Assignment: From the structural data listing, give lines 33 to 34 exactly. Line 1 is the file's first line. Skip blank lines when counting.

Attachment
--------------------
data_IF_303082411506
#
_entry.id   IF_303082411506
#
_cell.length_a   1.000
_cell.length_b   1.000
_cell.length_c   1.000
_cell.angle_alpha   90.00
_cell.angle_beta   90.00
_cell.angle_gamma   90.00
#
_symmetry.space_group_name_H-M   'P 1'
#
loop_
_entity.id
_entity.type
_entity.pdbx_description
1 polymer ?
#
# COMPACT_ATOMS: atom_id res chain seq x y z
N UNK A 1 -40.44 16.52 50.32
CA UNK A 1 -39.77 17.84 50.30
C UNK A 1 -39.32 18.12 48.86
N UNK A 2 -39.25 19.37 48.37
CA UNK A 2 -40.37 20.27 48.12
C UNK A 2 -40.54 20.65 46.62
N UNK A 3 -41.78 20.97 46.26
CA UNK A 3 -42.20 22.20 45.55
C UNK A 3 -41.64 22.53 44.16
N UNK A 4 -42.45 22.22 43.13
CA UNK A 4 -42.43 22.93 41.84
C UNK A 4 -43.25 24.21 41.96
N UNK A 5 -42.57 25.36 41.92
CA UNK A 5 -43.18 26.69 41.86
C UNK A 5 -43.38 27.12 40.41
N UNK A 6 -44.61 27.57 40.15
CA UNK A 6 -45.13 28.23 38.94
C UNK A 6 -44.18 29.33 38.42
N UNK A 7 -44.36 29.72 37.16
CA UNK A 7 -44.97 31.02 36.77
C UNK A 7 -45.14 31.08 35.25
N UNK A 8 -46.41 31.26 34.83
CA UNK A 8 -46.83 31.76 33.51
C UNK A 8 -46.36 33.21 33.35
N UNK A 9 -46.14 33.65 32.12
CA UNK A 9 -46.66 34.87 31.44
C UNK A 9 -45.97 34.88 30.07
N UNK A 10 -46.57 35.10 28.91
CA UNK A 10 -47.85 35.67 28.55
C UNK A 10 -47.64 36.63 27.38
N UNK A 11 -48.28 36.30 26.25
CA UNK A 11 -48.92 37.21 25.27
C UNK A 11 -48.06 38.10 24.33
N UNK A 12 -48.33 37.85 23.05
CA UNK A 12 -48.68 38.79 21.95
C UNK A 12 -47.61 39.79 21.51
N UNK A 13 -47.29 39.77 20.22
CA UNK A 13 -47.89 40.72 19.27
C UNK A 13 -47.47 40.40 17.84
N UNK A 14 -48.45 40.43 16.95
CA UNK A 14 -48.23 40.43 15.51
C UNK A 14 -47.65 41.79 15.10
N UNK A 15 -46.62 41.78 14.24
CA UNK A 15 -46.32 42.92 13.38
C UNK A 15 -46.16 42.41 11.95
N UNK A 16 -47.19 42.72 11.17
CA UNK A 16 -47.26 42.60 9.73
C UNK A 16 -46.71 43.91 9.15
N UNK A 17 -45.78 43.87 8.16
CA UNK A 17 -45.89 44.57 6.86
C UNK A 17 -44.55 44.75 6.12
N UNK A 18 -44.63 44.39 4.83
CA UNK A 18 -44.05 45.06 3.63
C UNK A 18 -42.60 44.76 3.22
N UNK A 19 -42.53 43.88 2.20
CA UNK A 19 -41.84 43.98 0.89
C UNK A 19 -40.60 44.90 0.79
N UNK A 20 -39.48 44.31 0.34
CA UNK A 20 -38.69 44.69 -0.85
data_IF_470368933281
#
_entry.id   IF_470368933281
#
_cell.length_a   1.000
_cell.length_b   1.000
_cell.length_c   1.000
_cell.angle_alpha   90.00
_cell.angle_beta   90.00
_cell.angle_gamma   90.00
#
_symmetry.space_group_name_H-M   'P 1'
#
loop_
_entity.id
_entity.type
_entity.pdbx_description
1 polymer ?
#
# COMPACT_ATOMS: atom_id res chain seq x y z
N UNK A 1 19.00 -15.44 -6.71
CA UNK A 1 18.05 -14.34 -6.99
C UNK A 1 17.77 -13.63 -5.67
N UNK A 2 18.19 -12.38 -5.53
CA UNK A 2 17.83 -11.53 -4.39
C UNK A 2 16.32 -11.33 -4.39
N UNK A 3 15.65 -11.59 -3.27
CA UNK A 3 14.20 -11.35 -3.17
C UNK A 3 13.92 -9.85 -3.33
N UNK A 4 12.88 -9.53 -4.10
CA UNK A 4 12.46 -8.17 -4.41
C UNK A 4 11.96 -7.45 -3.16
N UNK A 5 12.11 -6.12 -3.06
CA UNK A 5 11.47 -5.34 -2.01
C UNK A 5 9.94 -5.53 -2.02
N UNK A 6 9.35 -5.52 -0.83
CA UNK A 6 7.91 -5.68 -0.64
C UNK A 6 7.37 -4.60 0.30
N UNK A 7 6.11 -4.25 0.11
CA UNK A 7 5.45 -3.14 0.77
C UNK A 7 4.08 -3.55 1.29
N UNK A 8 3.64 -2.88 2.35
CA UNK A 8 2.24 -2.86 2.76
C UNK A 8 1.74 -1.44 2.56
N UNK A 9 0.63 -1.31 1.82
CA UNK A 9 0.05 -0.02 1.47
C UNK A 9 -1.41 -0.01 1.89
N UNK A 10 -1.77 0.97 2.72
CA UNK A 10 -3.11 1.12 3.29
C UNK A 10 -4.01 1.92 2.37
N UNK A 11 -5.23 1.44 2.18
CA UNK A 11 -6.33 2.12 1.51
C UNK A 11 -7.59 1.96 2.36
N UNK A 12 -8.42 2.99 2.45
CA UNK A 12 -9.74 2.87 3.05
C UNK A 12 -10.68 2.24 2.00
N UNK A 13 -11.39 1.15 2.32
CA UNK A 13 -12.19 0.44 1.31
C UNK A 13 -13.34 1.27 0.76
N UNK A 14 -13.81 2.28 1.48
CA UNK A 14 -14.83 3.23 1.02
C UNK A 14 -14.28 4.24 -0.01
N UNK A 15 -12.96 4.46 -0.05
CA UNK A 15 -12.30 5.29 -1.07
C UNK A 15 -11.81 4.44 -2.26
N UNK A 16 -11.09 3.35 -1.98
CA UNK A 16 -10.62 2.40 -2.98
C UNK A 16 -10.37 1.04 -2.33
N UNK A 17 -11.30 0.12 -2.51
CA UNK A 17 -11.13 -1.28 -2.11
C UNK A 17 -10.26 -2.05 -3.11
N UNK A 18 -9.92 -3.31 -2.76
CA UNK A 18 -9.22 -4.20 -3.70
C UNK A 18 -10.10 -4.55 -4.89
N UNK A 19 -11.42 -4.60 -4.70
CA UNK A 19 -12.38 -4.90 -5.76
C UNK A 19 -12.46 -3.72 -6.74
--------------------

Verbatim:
N UNK A 5 -42.57 25.36 41.92
CA UNK A 5 -43.18 26.69 41.86